We get emails all the time from people asking us to identify cars they encounter, and these are some of my favourite emails we get, after the ones scolding me for my toilet-mouth. We just got one today that caught my attention, both because of the car and the context: the context was a wine label, and the car was a strange Soviet teardrop-looking thing. I was curious.
The wine is from a grapes-brewery (I think that’s what they’re called) named Prototype Wines, and since I know Jack Faeces about wine, I can’t comment about what it’s like.
But I do know weird cars, and the car on the label absolutely qualifies. It was familiar-looking, though, and I was certain I’d seen it before.
The somewhat awkward, uncertain look of the design suggested an origin from somewhere other than the usual suspects. Eastern European, it looks like. Was it one of those Skoda streamliners from the 1930s? No, it looks more post-war. Soviet?
Then I remembered that GAZ made some strange race cars after the war, and a bit of Googling later, I had my answer: that’s a 1950 GAZ Pobeda M-20 Sport.
The story behind the car is pretty interesting; after the war, there were a number of European sports cars that made their way into the Soviet Union, including some of the Auto Union mid-engined streamlined cars. These appropriated race cars were used in racing inside the USSR for a while, until a 1948 decree prohibited the use of foreign-built race cars in competition, meaning that domestic manufacturers had to pick up the slack.
Racing wasn’t a huge priority in the Soviet Auto industry, so not many resources were spared to develop cars, but there were some efforts, of which this car, the GAZ Pobeda M-20 Sport, is likely the first real successful one.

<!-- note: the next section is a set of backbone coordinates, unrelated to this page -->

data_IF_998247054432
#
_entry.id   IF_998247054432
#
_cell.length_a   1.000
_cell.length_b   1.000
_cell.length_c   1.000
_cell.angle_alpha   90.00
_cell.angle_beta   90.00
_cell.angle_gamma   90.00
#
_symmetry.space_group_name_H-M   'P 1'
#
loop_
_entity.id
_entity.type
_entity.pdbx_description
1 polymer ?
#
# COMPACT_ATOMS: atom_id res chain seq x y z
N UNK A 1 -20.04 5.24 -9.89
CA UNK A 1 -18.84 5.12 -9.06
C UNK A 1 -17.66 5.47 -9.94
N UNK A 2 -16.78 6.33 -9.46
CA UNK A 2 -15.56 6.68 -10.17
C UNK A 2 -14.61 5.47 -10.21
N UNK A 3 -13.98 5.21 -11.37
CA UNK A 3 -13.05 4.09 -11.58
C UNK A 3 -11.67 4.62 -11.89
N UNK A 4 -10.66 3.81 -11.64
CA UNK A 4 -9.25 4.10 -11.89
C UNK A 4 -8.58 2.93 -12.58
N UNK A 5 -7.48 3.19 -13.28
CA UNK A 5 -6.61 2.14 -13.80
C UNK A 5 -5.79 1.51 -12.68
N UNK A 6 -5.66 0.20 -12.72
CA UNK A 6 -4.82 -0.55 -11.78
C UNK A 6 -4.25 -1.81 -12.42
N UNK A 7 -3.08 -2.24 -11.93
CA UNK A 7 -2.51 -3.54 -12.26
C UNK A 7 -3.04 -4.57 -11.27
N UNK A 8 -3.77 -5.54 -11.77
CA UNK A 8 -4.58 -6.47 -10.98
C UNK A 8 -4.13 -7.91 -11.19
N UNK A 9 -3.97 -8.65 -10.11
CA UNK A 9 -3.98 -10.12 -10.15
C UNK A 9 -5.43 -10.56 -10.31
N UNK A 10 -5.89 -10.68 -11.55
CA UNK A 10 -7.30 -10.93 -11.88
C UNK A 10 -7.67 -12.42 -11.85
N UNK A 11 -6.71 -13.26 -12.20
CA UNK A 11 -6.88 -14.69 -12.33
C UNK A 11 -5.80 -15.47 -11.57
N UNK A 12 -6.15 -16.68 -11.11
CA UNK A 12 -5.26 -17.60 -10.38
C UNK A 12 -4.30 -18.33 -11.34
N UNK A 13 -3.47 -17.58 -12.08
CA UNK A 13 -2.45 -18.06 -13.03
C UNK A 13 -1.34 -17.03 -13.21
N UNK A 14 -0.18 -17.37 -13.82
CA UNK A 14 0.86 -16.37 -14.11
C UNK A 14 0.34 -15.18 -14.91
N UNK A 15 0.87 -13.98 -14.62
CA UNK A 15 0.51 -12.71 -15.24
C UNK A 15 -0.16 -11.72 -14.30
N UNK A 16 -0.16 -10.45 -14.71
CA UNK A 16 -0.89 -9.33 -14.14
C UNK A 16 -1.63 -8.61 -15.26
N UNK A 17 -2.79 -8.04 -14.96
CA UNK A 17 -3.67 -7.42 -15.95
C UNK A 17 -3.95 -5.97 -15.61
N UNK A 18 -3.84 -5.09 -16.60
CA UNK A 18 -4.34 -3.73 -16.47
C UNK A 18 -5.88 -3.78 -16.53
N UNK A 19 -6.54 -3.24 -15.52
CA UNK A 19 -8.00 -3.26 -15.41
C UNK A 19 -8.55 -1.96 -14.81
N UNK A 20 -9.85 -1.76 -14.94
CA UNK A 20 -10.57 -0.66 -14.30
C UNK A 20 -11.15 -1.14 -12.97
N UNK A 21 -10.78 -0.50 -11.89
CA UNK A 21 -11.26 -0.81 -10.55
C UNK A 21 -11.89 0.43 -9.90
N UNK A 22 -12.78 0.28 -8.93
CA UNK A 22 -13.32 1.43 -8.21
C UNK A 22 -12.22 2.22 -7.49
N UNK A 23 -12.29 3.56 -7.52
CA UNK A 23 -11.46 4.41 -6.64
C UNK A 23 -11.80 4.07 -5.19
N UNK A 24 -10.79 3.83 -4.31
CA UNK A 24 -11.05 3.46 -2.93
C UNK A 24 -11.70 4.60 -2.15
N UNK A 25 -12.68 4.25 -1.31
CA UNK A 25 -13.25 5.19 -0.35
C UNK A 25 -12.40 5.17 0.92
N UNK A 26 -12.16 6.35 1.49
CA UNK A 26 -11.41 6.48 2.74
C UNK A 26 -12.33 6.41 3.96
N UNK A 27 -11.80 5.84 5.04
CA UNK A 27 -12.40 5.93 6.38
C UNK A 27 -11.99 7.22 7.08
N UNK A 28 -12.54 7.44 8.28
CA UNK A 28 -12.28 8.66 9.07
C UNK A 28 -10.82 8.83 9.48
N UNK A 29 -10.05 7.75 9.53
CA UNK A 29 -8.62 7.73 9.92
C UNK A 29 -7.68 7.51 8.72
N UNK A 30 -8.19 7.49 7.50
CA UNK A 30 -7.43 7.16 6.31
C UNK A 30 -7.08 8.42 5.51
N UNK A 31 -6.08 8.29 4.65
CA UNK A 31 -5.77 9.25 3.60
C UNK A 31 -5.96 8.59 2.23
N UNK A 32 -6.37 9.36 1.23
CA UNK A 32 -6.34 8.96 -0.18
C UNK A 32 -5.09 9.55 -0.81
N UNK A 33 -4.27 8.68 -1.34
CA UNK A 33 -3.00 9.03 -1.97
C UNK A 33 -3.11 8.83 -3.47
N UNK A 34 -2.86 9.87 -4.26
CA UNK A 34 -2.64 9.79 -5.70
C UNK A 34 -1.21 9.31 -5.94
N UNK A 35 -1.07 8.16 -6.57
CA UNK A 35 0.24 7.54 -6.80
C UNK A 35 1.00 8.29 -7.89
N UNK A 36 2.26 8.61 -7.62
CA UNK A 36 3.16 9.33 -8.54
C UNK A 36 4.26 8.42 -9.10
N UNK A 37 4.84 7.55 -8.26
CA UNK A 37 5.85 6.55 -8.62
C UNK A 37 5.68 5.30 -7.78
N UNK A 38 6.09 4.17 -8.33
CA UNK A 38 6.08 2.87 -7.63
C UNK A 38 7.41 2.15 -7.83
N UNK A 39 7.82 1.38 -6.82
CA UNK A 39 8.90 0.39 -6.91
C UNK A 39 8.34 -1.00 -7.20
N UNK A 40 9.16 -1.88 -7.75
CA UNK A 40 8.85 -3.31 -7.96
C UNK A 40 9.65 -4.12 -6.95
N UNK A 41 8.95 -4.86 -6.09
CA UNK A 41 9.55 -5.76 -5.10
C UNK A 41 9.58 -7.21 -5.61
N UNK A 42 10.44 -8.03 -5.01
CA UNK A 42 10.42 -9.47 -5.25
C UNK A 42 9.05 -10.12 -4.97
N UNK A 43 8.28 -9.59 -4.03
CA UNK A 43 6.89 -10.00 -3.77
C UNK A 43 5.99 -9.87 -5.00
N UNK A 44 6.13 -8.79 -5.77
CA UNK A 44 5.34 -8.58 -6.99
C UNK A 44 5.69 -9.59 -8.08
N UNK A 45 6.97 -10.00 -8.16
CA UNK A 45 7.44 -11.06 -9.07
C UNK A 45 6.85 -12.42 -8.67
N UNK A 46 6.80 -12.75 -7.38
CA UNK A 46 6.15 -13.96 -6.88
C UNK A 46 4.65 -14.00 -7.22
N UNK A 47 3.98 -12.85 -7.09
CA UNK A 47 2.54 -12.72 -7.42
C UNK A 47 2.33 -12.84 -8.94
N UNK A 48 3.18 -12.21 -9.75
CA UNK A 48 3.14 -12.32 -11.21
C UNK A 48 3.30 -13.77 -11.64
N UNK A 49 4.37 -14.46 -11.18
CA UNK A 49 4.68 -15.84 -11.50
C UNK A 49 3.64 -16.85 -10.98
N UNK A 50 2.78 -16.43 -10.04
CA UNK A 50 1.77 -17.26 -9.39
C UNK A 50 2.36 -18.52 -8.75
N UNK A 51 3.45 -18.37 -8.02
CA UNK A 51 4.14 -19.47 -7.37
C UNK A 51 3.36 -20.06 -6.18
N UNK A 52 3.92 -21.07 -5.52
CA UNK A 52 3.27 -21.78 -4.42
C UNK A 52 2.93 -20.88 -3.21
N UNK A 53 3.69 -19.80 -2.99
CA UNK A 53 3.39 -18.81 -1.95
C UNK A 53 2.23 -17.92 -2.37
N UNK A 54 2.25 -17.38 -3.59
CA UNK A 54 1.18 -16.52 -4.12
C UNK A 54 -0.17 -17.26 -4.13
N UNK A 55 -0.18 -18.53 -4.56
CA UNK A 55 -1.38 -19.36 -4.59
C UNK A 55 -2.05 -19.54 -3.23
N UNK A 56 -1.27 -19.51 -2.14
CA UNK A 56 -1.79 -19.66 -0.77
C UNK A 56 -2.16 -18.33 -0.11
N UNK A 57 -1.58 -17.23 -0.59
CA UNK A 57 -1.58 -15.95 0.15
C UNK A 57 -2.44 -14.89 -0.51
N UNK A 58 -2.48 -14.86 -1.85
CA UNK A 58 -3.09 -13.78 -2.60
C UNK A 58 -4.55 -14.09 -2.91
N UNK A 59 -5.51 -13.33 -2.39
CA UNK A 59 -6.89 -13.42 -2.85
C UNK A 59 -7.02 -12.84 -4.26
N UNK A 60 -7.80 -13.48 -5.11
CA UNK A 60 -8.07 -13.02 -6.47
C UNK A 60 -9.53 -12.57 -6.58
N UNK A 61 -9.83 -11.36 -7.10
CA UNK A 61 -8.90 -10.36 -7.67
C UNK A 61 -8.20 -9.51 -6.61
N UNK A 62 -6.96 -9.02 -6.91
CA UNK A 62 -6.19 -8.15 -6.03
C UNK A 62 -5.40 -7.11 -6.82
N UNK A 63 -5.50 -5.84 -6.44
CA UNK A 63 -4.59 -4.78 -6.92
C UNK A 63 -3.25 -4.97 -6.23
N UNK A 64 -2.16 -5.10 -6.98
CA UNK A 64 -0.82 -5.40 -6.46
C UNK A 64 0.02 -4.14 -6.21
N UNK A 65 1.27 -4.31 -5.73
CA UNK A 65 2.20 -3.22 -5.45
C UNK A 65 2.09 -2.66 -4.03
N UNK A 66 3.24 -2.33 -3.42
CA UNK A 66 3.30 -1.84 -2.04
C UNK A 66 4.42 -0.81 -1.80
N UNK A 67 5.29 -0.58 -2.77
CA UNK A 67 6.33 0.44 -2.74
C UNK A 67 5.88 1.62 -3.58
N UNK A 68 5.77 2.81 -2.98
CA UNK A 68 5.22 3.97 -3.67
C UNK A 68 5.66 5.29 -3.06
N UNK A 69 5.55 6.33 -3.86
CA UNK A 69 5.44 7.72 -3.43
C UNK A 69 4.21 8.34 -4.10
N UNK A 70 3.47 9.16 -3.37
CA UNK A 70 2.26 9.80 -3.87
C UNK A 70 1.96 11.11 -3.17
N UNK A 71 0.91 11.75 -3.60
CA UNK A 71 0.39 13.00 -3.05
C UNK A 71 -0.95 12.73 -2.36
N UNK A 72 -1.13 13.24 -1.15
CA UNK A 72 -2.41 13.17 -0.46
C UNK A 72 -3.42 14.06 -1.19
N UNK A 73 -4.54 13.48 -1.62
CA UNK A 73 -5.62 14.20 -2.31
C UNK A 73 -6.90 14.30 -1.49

The drivetrain and basic chassis was taken from the normal M-20 Pobeda, a four-door family/general-use sedan built from 1946 to 1958 in the Soviet Union, and under licence in Poland from 1951 all the way until 1973.
It was popular, finding a lot of use as taxis, and the 50-ish horsepower two-litre inline-four wasn’t exactly a screamer, but it got the job done. It wasn’t really the ideal platform for a racing car, but in the Soviet Union, you worked with what you had.
To turn the M-20 into the Sports version, there wasn’t that much done to the chassis, but the engine did get bored out to 2.5 litres and got twin carbs, giving it a substantial boost to 75 HP.
Still, that’s not a lot of horses, even stout Soviet ones, so more effort was spent on keeping it light and improving the aerodynamics. With that in mind, the GAZ designers came up with a body made of light duralumin, with skirted wheels and a dramatic elongated teardrop shape.
Protrusions were mostly eliminated, and the grille was reduced to a wide low intake and a couple of “nostrils” on the hood. The resulting car weighed 1,200kg, not bad considering the original was a tubby 1,460kg, and was capable of hitting 161km/h, good enough to set some intra-Soviet speed records at the time.
Five cars were built, and this can really be thought of as the first real Soviet designed-and-built race car.
OK, so now we know about the car — why and how did it end up on a wine bottle? Was there significance to the Soviet heritage? Did the winery even know what the car was?
To find out, I reached out to the company that designed the label for the winery, Vanderbyl Design. I spoke with Michael Vanderbyl, the owner, and asked if he knew what the car was. The answer?
Michael explained to me that the image was found in an old archive of Russian and Soviet photographs and clip art. The name “Prototype” was a tricky one for a wine, so Michael decided that an unusual, concept-looking car was something most people could associate with the word “prototype,” and so he set out to find something unusual and, ideally, unrecognisable.
That old Russian file provided just what he needed.
So, while he wasn’t sure of the specifics of the car, he knew it was Soviet, which also meant that the image didn’t really have an owner, since the entire country has been gone for decades.
A little bit of tweaking and reworking the image to get it to print well, and, boom, the Prototype wine label, complete with a strange, evocative car.
So, there you go, that’s how an obscure but important Soviet race car ends up on a wine bottle: by chance, mostly.
(thanks for asking, Wes!)